In the total material the mean MIB-1 proliferation index was 16.0 (SD 20.88) and median 9.7%. Proliferation activity was compared between Prx+ and Prx- groups. Prx I+ and Prx VI+ tumors had a significantly lower proliferation rate than their IHC negative counterparts (p = 0.019 and p = 0.033, Mann-Whitney test). In contrast, Prx III+ tumors had a marginally higher proliferation rate than Prx III- tumors (p = 0.056, Mann-Whitney test). The results are compiled in Table 3.
The mean for the TUNEL labelling index in the total material was 9.6 (SD 15.2) and median 3.6. The tumor apoptotic rate was decreased in Prx I+ and Prx II+ tumors (p < 0.001 and p = 0.007, Mann-Whitney tests) (Table 3).
When the malignancy grades were divided into two groups (grades II and III vs. grade IV) and analyzed separately, the proliferation index differed significantly in Prx III+ and Prx VI+ lower grade (II and III) astrocytomas compared to their Prx III- and Prx VI- counterparts. The mean for Prx III+ tumors was 14.7 (median 4.1, SD 26.2); in Prx- counterparts it was 8.4 (median 3.0, SD 17.8) (p = 0.043, Mann-Whitney test). The mean proliferation rate in Prx VI+ cases was 1.6 (median 2.2, SD 1.6) and in Prx VI- counterparts 12.1 (median 4.1, SD 22.4) (p = 0.016, Mann-Whitney test). There was no statistically significant difference in the proliferation index when only GBMs were included in the analysis, nor in the case of other Prxs.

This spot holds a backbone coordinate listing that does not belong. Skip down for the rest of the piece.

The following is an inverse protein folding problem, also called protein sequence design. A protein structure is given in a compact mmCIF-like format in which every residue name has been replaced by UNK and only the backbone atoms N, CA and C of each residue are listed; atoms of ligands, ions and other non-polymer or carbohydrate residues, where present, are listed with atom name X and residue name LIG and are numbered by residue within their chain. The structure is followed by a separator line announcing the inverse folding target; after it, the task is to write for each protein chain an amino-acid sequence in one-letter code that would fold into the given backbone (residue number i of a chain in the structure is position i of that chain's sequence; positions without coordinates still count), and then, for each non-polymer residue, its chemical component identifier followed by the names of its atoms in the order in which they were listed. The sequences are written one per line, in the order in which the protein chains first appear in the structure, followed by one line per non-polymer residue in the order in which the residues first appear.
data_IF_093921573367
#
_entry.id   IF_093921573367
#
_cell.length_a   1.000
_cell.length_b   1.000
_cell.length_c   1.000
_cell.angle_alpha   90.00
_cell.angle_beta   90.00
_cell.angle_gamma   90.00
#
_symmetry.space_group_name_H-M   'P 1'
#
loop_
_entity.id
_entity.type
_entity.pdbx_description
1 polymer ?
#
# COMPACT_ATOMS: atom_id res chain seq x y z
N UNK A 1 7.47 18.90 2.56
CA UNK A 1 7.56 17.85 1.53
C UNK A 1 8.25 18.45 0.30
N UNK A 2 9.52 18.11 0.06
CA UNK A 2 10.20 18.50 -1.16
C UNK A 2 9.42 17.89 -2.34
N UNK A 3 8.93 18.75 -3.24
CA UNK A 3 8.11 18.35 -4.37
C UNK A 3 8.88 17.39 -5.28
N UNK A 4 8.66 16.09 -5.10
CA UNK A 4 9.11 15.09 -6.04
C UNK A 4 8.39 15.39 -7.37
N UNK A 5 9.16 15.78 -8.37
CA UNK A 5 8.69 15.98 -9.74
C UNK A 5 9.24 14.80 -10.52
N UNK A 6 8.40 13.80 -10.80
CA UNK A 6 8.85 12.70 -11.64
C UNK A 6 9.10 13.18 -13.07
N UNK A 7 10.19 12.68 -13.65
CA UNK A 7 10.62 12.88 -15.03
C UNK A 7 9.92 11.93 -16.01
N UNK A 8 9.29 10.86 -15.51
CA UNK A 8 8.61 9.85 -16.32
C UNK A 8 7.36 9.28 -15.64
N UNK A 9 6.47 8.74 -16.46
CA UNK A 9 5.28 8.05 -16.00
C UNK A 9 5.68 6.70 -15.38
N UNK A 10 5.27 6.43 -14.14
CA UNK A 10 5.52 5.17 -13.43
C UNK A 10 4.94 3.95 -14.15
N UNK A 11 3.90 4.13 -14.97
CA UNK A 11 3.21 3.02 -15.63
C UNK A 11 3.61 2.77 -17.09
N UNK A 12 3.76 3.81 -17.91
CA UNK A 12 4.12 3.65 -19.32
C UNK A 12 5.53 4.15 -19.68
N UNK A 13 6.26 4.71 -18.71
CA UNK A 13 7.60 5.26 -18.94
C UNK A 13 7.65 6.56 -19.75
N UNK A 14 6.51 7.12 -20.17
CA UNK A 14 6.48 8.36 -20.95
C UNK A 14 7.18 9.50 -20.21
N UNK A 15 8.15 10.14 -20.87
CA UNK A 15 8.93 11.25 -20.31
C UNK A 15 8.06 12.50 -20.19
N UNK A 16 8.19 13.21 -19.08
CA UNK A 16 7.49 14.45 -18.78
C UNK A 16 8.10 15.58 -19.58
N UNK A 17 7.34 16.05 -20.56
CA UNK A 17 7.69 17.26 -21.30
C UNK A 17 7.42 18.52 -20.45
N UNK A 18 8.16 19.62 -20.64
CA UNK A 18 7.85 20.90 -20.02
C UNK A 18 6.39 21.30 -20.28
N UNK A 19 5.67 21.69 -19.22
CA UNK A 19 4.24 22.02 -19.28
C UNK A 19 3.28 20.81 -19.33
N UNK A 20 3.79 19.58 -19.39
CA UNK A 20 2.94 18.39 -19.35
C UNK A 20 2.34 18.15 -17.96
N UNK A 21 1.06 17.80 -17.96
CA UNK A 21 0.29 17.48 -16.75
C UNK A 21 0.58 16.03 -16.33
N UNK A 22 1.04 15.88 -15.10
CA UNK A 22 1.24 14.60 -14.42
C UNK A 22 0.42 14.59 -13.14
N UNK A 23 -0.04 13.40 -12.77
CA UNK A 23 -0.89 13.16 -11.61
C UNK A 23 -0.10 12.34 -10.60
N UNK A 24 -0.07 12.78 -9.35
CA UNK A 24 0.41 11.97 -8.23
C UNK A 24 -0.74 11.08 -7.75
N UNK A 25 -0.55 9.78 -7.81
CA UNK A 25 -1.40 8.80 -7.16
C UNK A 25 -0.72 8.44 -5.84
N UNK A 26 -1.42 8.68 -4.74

The apoptotic rate differed significantly only in the case of Prx I and in GBMs, when the lower grade astrocytomas and GBMs were analyzed separately. The mean apoptotic rate for Prx I+ GBMs was 8.8 (median 3.6, SD 17.6) and for Prx I- GBMs 12.8 (median 7.1, SD 17.8) (p = 0.009, Mann-Whitney test).
Only the primary cases were included in the survival analysis.
When Prx+ and Prx- tumors were compared, patients with Prx I+ and Prx II+ tumors showed better survival rate than their negative counterparts, Prx I+ nearly significantly and Prx II+ significantly (p = 0.0052 and p = 0.0002, log-rank tests) (Figures 3 and 4). Other peroxiredoxins did not reach statistical significance.